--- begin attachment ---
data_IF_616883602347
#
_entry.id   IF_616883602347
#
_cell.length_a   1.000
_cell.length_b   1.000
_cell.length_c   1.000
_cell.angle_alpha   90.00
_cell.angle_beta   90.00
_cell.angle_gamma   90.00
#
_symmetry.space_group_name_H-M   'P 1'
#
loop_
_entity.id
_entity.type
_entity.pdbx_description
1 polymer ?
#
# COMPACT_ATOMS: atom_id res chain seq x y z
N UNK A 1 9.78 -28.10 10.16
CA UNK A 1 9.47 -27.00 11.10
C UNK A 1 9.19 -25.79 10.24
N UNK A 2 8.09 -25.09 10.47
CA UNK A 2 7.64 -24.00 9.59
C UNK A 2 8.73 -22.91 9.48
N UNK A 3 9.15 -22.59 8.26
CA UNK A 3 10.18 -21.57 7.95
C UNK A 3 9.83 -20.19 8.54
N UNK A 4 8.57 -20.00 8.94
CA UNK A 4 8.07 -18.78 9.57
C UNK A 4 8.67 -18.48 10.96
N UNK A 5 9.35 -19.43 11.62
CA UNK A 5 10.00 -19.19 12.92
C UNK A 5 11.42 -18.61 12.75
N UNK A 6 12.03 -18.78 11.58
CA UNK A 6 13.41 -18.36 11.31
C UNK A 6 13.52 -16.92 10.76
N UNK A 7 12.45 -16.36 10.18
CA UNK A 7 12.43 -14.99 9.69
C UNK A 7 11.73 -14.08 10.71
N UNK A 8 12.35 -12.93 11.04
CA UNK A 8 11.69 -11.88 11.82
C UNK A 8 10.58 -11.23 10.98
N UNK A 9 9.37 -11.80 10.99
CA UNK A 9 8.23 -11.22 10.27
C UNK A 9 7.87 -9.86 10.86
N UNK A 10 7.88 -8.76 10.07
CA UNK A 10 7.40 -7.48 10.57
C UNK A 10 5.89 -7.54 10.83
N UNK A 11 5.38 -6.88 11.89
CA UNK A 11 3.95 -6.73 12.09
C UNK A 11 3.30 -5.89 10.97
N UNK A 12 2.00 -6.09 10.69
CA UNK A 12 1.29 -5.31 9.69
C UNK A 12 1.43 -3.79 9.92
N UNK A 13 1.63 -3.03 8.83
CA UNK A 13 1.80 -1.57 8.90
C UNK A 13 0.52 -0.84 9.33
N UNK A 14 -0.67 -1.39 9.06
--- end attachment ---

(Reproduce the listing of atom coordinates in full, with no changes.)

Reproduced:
data_IF_616883602347
#
_entry.id   IF_616883602347
#
_cell.length_a   1.000
_cell.length_b   1.000
_cell.length_c   1.000
_cell.angle_alpha   90.00
_cell.angle_beta   90.00
_cell.angle_gamma   90.00
#
_symmetry.space_group_name_H-M   'P 1'
#
loop_
_entity.id
_entity.type
_entity.pdbx_description
1 polymer ?
#
# COMPACT_ATOMS: atom_id res chain seq x y z
N UNK A 1 9.78 -28.10 10.16
CA UNK A 1 9.47 -27.00 11.10
C UNK A 1 9.19 -25.79 10.24
N UNK A 2 8.09 -25.09 10.47
CA UNK A 2 7.64 -24.00 9.59
C UNK A 2 8.73 -22.91 9.48
N UNK A 3 9.15 -22.59 8.26
CA UNK A 3 10.18 -21.57 7.95
C UNK A 3 9.83 -20.19 8.54
N UNK A 4 8.57 -20.00 8.94
CA UNK A 4 8.07 -18.78 9.57
C UNK A 4 8.67 -18.48 10.96
N UNK A 5 9.35 -19.43 11.62
CA UNK A 5 10.00 -19.19 12.92
C UNK A 5 11.42 -18.61 12.75
N UNK A 6 12.03 -18.78 11.58
CA UNK A 6 13.41 -18.36 11.31
C UNK A 6 13.52 -16.92 10.76
N UNK A 7 12.45 -16.36 10.18
CA UNK A 7 12.43 -14.99 9.69
C UNK A 7 11.73 -14.08 10.71
N UNK A 8 12.35 -12.93 11.04
CA UNK A 8 11.69 -11.88 11.82
C UNK A 8 10.58 -11.23 10.98
N UNK A 9 9.37 -11.80 10.99
CA UNK A 9 8.23 -11.22 10.27
C UNK A 9 7.87 -9.86 10.86
N UNK A 10 7.88 -8.76 10.07
CA UNK A 10 7.40 -7.48 10.57
C UNK A 10 5.89 -7.54 10.83
N UNK A 11 5.38 -6.88 11.89
CA UNK A 11 3.95 -6.73 12.09
C UNK A 11 3.30 -5.89 10.97
N UNK A 12 2.00 -6.09 10.69
CA UNK A 12 1.29 -5.31 9.69
C UNK A 12 1.43 -3.79 9.92
N UNK A 13 1.63 -3.03 8.83
CA UNK A 13 1.80 -1.57 8.90
C UNK A 13 0.52 -0.84 9.33
N UNK A 14 -0.67 -1.39 9.06